"After watching this PBS documentary, I am very much inclined to highly recommend it to anyone interested in learning about the Founding Fathers. Much has been said through the ages about Washington, Adams, and Jefferson, but there has been a serious neglect of Hamilton. This program goes a fair distance to help make up for the imbalance. Hamilton's pride, stubborn steak, adultery, and partisanship are all dealt with, but his genius in pulling the nation out of Revolutionary War debt, establishing the Bank of the United States (the initial concept of a Federal Reserve System), opposition to slavery, and belief in a strong national government were considered equally. The classically trained actors in this program are more concerned about bringing the written words of Hamilton and his contempories alive than giving any movie star-type performances. Still, their efforts succeed in entertaining and instructing quite effectively. The program makes a strong case that Hamilton's notion of America becoming a great industrial power rather than a Jeffersonian land of isolationist farmers is persuasive. It does not necessarily demonstrate that Hamilton was better than any of the other Founding Fathers, but that his ideas and convictions were just as valuable and prophetic. For example, it was Hamilton who strongly believed in protecting America from foreign enemies with a strong, standing national army rather than an often unreliable militia argued by the Republicans of the era. At one time he was the leader of the Federalists, a party that rapidly ebbed away following his tragic death. More important, he was one of the key figures that believed anyone, if he worked long enough, and hard enough, could accomplish great things in America. The DVD clearly, and effectively argues this is one of Mr. Hamilton's many contributions to the American Psyche. Please buy and watch this program if you want to learn more about an amazingly complex, and important American leader. In a final note, forget about the dirty politics of 2000-2008; between 1790 and 1804 things got much nastier."
E Pluribus Unum "Out of many, one" ..........thanks, in l
tendays komyathy | U.S.A. & elsewhere traveling | 07/03/2007
(4 out of 5 stars)
"Marc Soloman, portraying Mr. Hamilton in short takes herein, does a great job conveying emotion as he speaks directly in the camera to us in this rather well-done PBS production probing the character of a hero of the American Revolution and architect of America's financial system.
The camera, in one particular take, while showing the room behind him too, draws in on a facial expression of Mr. Soloman that just beams with the self-confidence and insecurities of a self-made man. For a moment, it's almost as if Hamilton himself has been caught on film, as Soloman petitions us thusly: "Why has government been instituted at all?"......"Because the passions of men will not conform to the dictates of reason and justice without restraint."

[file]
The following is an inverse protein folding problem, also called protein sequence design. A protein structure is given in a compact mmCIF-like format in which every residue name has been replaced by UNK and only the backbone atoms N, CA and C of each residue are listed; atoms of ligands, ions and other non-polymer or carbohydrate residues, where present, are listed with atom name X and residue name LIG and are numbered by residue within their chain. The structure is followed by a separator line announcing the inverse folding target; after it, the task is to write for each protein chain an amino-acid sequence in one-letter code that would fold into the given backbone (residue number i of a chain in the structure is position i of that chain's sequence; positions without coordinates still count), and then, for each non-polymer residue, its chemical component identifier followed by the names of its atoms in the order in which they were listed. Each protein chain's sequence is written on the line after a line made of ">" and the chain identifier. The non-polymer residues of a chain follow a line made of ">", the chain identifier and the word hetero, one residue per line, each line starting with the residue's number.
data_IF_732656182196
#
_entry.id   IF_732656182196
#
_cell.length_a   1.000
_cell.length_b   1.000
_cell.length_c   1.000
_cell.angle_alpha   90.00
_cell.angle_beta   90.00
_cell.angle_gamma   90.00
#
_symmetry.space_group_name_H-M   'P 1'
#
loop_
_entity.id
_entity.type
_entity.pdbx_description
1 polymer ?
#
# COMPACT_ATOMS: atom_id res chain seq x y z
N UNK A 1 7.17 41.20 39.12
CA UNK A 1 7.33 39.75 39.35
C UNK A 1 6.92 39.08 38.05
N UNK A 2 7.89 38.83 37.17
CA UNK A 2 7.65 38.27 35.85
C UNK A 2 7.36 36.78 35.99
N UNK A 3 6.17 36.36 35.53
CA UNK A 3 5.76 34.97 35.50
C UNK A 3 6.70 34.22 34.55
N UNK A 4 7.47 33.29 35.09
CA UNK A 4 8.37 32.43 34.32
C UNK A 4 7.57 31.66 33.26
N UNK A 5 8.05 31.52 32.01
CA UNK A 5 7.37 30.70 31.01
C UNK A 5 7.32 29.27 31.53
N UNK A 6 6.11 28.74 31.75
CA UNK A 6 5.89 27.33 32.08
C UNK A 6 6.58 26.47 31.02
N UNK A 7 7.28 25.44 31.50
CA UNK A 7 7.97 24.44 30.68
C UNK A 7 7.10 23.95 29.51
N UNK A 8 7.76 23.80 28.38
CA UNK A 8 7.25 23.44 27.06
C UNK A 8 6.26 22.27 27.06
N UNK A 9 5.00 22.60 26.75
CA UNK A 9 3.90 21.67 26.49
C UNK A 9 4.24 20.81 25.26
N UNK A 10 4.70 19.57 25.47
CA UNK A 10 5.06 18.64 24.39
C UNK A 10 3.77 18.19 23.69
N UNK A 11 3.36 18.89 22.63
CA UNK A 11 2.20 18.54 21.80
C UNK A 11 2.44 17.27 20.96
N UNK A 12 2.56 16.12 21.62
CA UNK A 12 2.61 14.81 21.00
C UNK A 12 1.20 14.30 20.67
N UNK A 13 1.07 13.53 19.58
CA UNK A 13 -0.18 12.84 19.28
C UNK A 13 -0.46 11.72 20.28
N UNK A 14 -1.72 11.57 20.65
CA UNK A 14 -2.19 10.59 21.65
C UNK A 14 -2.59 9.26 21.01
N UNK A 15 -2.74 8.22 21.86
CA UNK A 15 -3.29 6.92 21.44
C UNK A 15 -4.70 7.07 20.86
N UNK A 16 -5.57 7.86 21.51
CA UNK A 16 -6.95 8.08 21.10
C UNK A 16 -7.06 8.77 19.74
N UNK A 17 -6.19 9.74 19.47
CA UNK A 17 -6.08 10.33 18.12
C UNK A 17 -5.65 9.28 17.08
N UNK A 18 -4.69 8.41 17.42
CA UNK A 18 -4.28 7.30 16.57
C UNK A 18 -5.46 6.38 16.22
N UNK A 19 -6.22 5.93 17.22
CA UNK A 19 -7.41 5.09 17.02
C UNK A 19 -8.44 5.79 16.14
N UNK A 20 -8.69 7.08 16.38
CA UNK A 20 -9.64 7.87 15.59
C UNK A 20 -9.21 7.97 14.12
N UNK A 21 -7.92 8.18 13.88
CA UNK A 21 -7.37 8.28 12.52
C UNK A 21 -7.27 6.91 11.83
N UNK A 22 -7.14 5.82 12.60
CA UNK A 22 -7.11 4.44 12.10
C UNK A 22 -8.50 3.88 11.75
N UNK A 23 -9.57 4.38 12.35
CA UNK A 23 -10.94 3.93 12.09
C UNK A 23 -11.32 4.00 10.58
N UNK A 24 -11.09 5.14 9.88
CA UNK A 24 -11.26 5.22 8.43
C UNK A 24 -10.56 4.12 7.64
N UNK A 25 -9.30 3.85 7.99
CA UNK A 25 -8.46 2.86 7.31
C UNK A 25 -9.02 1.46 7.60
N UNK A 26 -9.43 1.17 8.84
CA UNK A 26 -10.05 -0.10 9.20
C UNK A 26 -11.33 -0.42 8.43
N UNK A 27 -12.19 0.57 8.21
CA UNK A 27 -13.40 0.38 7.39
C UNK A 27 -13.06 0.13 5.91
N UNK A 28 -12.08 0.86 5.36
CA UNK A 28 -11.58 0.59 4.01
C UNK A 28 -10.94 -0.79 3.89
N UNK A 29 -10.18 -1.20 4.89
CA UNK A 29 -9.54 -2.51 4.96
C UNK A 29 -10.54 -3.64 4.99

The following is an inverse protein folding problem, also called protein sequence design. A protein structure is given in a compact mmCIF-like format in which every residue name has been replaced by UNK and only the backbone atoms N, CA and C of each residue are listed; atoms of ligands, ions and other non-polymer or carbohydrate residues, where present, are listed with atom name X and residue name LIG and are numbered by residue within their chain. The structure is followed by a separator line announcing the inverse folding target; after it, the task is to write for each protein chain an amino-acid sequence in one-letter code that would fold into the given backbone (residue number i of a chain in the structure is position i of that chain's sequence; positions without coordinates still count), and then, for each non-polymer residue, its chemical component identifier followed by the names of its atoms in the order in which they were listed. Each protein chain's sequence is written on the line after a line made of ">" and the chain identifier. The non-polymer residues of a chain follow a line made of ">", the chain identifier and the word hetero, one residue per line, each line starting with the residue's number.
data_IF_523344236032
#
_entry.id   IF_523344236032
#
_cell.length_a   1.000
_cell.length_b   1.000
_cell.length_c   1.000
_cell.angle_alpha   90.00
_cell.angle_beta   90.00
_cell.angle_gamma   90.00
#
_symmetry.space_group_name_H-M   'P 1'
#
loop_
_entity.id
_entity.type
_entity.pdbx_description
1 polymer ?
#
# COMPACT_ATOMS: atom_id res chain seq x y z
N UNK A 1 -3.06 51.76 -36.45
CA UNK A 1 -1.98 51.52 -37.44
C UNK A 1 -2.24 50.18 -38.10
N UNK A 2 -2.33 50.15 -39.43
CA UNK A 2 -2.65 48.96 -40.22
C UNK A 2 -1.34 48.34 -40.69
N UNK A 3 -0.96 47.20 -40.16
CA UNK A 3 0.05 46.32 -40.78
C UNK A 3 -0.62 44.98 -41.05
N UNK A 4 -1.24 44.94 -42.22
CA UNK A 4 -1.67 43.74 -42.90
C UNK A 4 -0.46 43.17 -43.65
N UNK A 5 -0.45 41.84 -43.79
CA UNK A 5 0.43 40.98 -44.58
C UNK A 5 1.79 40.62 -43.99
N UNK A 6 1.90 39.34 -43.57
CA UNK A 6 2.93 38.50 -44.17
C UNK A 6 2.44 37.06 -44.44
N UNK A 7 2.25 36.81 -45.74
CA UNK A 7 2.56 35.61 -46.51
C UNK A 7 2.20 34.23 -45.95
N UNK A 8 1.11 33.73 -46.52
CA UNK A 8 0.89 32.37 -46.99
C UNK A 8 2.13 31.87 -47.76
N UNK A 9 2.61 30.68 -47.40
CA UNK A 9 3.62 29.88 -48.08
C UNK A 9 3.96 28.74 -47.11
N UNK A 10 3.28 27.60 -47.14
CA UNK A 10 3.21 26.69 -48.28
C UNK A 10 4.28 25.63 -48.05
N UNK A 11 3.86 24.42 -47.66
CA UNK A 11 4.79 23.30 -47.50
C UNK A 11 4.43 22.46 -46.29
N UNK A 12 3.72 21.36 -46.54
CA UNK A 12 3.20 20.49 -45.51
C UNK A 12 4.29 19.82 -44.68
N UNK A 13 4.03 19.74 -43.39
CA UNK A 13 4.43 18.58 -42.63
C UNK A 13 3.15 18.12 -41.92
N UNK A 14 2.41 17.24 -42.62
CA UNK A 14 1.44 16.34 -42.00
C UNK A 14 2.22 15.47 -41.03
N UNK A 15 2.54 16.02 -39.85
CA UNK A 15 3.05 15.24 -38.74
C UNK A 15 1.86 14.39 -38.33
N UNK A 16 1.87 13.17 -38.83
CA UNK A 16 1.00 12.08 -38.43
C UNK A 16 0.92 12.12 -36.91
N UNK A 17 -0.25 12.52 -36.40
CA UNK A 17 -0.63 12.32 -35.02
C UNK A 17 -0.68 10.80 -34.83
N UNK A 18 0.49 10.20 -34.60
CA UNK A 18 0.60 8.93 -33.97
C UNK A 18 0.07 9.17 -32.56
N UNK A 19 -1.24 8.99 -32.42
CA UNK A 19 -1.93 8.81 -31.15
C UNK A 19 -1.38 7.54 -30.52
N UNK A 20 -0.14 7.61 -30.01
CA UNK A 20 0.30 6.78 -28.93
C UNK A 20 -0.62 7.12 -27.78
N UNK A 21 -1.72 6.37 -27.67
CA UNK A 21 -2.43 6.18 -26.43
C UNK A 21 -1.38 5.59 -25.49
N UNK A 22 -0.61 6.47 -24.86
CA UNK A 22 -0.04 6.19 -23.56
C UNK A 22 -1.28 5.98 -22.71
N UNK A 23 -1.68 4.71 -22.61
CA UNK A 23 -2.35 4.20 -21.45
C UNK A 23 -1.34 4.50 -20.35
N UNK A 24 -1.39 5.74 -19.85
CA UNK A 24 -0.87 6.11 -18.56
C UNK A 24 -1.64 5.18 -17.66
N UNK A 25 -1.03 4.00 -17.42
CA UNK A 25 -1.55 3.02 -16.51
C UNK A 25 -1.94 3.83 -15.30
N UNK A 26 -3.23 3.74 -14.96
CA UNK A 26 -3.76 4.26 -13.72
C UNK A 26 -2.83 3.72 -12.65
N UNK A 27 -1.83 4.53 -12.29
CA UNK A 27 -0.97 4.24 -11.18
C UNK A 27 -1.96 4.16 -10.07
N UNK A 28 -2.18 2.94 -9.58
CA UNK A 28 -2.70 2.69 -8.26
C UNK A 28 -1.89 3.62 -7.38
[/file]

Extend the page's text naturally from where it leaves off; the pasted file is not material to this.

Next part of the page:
Later Soloman continues to quote Hamilton that "order is the key to [personal] liberty."
Oh, so was a royalist, was he? Jefferson thought he was, or at least tried to tar him with that moniker because Jefferson continued to imbibe of the Spirit of 76 even after the 1787 'Miracle at Philadelphia,' at least in part, superseded it. Regarding "the dangers of maintaining a continuous revolutionary mentality in America, Hamilton believed that revolutions ended in tyranny because they glorified revolution as a permanent state of mind. The spirit of compromise and a concern with order were needed to balance the quest for liberty. That's why Hamilton penned the Federalist Papers (enlisting support from Madison and, to a lesser extent, John Jay) to champion the proposed American Constitution; a constitution designed to check unfettered passions from going the way that the French Revolution did just a few years hence. "More than anyone else Hamilton engineered the transition to a post-war political culture that valued sound and efficient government as the most reliable custodian of liberty, calling such an effort an object of all others the nearest and most dear to my own heart." Hamilton was the greatest policy maker of the day. "Alexander Hamilton belonged to the future." We still live in Hamilton's world, built on bonds and banks; on capitalism and the personal freedom that such a system engenders and protects.
Hamilton understood finance (unlike Jefferson the gentlemen farmer, who lived beyond his means and was less than successful in this endeavor and who desired America to be nation peopled primarily of citizen farmers). It also helped that Hamilton was a self made man who rose above his station and was the only founder without a serious attachment to a particular state who thus was predisposed to see the forest as well as the trees. In many respects Hamilton could be adjudged to be the first "American," an immigrant whose misfortunes instilled in him self-reliance, who came from afar for a better life; who laid the foundation for others who followed him to have a fair shot at the success that he himself achieved . And this program does a respectable job in conveying the above (while including some less than stellar behavior of Hamilton) in an interesting manner worth watching. (Consider Ron Chernow's Alexander Hamilton for a lot more depth, or if you're not looking to delve into that much detail consider Forrest McDonald's Alexander Hamilton: A Biography.) Cheers"